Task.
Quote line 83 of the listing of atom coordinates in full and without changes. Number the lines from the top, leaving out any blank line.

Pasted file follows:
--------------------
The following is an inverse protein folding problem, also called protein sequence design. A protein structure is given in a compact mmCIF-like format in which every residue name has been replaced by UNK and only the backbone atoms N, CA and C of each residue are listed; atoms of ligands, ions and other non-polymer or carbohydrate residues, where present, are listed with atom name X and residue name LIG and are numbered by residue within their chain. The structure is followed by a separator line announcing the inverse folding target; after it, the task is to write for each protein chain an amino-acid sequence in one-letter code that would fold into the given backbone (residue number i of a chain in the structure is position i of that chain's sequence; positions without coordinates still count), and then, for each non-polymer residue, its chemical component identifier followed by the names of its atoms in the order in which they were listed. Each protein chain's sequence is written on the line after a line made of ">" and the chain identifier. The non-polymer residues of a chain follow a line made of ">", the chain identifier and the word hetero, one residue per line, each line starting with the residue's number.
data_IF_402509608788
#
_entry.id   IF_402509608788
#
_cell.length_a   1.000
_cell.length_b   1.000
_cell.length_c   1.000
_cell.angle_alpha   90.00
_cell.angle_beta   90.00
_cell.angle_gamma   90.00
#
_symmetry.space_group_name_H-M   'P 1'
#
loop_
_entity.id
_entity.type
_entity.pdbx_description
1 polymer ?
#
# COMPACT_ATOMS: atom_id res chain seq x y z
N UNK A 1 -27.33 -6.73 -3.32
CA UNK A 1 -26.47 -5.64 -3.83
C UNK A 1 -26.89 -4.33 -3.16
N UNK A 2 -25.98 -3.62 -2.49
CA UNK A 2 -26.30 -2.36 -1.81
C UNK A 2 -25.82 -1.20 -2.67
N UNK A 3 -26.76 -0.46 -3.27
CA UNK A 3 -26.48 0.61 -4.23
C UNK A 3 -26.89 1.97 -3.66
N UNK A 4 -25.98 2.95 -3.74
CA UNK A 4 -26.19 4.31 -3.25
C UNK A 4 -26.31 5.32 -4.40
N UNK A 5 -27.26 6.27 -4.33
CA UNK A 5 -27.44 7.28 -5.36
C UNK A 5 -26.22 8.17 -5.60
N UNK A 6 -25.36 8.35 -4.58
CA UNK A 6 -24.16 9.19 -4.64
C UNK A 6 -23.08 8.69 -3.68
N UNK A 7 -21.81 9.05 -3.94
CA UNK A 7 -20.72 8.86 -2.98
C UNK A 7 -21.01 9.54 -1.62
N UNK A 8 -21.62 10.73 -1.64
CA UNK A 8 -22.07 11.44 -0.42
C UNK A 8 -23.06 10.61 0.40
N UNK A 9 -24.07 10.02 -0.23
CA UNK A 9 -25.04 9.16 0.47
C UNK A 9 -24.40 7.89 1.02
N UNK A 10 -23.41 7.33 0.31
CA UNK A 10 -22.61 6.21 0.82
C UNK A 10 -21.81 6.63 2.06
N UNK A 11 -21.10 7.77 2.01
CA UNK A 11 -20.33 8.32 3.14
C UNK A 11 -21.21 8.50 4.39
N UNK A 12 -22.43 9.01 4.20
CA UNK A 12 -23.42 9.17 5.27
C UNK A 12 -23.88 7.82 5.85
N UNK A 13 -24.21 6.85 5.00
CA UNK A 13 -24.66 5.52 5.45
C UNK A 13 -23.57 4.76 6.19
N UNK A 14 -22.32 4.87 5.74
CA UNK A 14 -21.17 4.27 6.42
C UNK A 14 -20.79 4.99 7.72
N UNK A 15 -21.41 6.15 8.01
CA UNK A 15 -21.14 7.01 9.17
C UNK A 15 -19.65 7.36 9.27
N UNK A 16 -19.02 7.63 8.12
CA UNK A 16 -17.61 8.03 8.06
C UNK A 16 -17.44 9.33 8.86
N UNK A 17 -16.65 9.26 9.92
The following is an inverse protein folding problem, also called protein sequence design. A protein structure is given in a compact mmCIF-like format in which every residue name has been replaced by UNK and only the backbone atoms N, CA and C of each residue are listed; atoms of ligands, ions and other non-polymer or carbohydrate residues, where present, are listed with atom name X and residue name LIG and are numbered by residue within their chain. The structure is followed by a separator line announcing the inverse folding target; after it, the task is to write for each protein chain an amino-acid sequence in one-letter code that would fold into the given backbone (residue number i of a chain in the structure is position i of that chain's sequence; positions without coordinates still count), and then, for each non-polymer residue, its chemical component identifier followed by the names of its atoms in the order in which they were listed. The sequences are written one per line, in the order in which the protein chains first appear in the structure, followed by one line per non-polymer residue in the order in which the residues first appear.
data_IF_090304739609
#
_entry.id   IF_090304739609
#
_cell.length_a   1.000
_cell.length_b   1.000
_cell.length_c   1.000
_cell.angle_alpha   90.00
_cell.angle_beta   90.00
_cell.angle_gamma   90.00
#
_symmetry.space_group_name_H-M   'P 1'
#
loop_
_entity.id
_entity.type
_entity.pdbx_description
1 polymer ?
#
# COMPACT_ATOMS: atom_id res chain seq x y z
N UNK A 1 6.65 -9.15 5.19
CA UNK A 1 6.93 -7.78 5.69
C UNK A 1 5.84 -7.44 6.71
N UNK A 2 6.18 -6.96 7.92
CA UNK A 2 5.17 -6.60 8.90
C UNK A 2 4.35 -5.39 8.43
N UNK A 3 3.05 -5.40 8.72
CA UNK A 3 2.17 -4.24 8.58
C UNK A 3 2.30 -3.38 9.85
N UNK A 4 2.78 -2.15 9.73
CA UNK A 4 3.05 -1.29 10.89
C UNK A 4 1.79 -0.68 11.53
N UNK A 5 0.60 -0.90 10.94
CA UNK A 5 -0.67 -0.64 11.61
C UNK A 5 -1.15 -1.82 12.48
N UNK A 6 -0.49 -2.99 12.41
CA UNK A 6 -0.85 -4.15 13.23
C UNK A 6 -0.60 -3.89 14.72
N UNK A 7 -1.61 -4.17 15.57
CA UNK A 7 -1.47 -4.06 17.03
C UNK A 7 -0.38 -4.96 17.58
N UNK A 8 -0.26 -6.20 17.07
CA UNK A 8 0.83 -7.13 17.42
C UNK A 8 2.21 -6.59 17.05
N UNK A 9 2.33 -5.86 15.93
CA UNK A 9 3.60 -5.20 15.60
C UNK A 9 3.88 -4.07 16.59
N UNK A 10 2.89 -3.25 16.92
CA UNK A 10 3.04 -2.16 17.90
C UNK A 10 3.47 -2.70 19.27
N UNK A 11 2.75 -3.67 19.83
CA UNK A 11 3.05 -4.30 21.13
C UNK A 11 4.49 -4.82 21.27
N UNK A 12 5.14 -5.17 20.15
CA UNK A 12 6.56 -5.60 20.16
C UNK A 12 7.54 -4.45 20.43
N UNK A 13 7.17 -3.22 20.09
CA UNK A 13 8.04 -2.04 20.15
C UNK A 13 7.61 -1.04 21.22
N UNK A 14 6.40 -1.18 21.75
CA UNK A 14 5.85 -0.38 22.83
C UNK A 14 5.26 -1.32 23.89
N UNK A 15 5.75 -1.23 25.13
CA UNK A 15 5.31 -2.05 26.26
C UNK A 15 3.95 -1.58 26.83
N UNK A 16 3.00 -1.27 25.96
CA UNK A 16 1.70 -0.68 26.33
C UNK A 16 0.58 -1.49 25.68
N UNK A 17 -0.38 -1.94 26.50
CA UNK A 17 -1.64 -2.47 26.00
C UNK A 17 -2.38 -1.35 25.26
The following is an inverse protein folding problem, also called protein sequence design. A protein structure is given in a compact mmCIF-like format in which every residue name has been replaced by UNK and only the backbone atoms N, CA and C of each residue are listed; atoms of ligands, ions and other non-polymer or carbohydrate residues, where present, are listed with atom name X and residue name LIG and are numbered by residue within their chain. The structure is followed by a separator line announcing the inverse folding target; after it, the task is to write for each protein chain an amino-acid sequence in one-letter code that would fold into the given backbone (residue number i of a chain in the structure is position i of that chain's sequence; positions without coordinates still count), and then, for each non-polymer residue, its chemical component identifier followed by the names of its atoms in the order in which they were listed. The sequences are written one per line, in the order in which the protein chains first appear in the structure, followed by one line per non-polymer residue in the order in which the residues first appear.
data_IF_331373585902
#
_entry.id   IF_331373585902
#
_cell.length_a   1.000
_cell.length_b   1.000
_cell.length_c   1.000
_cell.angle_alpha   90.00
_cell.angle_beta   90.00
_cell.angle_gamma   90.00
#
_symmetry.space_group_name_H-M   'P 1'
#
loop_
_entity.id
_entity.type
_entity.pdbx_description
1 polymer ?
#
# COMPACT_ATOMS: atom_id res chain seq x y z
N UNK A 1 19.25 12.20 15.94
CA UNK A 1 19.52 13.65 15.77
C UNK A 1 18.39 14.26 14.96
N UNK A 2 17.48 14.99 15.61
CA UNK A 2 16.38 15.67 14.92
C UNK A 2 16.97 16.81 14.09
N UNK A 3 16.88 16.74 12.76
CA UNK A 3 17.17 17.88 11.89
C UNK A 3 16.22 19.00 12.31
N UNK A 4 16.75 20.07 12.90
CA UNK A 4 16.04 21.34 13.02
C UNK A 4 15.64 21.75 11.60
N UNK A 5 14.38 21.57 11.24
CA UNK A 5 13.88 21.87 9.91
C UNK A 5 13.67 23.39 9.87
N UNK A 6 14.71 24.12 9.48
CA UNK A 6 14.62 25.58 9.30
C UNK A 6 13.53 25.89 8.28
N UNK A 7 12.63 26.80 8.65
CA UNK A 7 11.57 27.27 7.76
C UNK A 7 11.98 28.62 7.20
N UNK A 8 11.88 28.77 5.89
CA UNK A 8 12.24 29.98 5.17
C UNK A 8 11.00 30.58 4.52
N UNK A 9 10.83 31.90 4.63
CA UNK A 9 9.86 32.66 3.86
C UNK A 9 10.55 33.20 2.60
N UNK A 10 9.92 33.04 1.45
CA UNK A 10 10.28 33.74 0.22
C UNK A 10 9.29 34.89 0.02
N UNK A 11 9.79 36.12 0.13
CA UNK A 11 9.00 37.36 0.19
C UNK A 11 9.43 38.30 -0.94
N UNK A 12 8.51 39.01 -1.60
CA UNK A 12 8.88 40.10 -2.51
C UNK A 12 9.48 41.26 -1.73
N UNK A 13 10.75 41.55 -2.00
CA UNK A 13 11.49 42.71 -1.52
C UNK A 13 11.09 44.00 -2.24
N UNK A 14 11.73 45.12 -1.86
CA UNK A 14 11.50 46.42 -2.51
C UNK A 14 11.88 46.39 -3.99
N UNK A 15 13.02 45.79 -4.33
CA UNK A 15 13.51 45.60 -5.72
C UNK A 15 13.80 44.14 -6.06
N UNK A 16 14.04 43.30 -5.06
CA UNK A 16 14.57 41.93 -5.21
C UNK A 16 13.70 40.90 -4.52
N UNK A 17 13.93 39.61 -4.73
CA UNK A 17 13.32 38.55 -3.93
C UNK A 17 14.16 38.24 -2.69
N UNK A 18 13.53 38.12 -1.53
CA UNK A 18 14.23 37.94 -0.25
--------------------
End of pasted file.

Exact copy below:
_symmetry.space_group_name_H-M   'P 1'